Building it
 

printChoices and Consequences

Elizabeth's Struggle
Newspaper Coverage, 1949-1951

 
For months, the dilemma in Elizabeth played out in the daily papers: would the Turnpike be routed through the city? Read through these transcriptions to see what unfolded. After Elizabeth lost several court cases to divert the Turnpike, construction began in the winter of 1950. But city officials responded with their own tactics, and it all reached a boiling point when two children accidentally drowned in a water-filled pit left by construction workers.

PIKE JOB AT STANDSTILL
Police Blockade of Trucks Hauling Dirt Fill Halts All Work on Toll Road in Elizabeth

Newark Evening News, May 28, 1951

Staff Correspondent
     ELIZABETH. A police-imposed blockade of trucks hauling fill to the New Jersey Turnpike construction here was continued this morning. The work came to a virtual halt yesterday, although a number of trucks were able to deliver their loads through confusion among police concerning the stoppage order.
     The blockade was ordered by the Board of Works late Thursday as the city's final step in its efforts to make the Turnpike Authority accede to local demands for men and equipment to arrest the dust emanating from turnpike construction.
     Despite fervent pleas by representatives of the authority and contractors to permit the trucks to roll, city officials refused to budge and the truck stoppage continued throughout the day.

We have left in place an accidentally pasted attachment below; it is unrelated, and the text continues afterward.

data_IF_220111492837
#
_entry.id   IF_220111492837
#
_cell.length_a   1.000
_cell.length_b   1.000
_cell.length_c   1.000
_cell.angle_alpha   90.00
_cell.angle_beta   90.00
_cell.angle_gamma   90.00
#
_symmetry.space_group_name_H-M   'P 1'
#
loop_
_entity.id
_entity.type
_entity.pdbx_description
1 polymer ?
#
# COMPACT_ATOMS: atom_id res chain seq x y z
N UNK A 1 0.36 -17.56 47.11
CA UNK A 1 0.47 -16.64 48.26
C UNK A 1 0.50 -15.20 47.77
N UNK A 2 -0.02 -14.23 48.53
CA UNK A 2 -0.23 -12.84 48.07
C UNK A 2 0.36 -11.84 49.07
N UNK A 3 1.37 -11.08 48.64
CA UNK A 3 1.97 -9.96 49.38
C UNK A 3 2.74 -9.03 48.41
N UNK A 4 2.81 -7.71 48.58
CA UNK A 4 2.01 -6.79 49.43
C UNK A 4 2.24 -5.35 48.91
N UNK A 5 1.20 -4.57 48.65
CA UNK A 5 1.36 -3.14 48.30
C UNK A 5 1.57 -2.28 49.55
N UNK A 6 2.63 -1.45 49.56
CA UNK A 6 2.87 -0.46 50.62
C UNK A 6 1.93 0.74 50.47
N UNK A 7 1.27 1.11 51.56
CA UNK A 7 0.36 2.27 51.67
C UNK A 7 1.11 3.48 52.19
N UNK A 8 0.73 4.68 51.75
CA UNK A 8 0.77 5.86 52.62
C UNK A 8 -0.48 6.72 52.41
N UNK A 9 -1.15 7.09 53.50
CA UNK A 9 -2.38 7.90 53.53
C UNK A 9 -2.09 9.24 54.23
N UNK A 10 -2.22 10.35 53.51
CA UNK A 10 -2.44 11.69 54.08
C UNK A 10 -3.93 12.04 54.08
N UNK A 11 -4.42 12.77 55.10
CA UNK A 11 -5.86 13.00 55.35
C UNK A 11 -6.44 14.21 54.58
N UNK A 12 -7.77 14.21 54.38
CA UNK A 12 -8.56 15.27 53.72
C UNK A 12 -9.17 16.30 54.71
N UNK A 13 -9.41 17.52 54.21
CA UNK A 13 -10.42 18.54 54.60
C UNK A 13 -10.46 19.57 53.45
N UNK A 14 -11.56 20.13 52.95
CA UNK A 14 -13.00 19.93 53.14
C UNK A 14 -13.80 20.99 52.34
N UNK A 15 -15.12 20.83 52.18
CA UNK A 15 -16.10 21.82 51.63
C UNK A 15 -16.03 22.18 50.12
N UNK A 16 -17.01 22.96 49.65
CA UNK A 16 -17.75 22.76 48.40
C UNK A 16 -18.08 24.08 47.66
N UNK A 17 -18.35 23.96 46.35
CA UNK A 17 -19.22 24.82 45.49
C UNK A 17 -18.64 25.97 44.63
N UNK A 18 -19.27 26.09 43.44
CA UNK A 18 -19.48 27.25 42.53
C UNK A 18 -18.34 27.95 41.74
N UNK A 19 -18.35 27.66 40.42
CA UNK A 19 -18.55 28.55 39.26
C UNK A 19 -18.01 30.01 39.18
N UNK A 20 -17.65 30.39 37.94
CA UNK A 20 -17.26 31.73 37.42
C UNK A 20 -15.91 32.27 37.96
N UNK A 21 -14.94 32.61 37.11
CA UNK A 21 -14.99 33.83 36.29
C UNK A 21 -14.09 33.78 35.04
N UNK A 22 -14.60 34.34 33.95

One Break in Blockade
     Police began stopping the trucks at 10:15 A.M. Initially they permitted the drivers to proceed with loads to the turnpike site, but the drivers were ordered to dispose of their cargoes and not return to the city until the dispute had been settled.
     The only break in the police blockade, except for a few trucks which failed to follow a prescribed route through the city and consequently were able to elude police, came about 2:20 P.M. when 36 trucks were permitted to roll as the result of an unauthorized order by a police official.
     As soon as the action was brought to the attention of Deputy Police Chief Coughlin and Inspector Flaherty, who are directing the blockade, the order was countermanded and the blockade resumed.

Truck Driver Arrested
     Indications that the truckers were moving into the city along routes not authorized by the city, in one instance brought quick action and an arrest. Radio Patrolmen Geumpel and Maloney arrested Herbert Keating of 370 Monmouth road, truck driver for the Lincoln Construction Co., as a disorderly person. He was apprehended in Magie avenue and Summit road, several blocks from the authorized route.
     There were indications that the city's demands for dust control measures would be realized sometime today to permit resumption of trucking operations.
     This was brought out yesterday in a conference at police headquarters called after the imposition of the blockade and attended by city officials, representatives of the authority, and firms affected by the stoppage.